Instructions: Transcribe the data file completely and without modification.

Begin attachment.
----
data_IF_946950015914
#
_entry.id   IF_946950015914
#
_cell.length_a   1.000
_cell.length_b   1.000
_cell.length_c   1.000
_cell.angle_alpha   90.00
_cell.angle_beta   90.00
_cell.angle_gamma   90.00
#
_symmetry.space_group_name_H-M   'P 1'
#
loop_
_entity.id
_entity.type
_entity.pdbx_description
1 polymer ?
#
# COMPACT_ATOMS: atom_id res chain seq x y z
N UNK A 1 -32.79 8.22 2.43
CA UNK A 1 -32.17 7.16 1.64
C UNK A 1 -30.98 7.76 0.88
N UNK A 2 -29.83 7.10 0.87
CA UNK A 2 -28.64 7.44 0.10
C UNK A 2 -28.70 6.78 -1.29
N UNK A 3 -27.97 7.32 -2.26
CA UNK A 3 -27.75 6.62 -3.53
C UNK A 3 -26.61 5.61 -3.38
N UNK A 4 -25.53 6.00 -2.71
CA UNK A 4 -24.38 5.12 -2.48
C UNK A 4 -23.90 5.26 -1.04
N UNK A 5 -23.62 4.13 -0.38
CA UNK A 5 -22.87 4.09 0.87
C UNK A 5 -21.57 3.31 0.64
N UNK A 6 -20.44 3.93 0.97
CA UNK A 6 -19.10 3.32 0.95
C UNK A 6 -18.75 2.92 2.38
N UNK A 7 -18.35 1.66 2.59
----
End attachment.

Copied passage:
data_IF_946950015914
#
_entry.id   IF_946950015914
#
_cell.length_a   1.000
_cell.length_b   1.000
_cell.length_c   1.000
_cell.angle_alpha   90.00
_cell.angle_beta   90.00
_cell.angle_gamma   90.00
#
_symmetry.space_group_name_H-M   'P 1'
#
loop_
_entity.id
_entity.type
_entity.pdbx_description
1 polymer ?
#
# COMPACT_ATOMS: atom_id res chain seq x y z
N UNK A 1 -32.79 8.22 2.43
CA UNK A 1 -32.17 7.16 1.64
C UNK A 1 -30.98 7.76 0.88
N UNK A 2 -29.83 7.10 0.87
CA UNK A 2 -28.64 7.44 0.10
C UNK A 2 -28.70 6.78 -1.29
N UNK A 3 -27.97 7.32 -2.26
CA UNK A 3 -27.75 6.62 -3.53
C UNK A 3 -26.61 5.61 -3.38
N UNK A 4 -25.53 6.00 -2.71
CA UNK A 4 -24.38 5.12 -2.48
C UNK A 4 -23.90 5.26 -1.04
N UNK A 5 -23.62 4.13 -0.38
CA UNK A 5 -22.87 4.09 0.87
C UNK A 5 -21.57 3.31 0.64
N UNK A 6 -20.44 3.93 0.97
CA UNK A 6 -19.10 3.32 0.95
C UNK A 6 -18.75 2.92 2.38
N UNK A 7 -18.35 1.66 2.59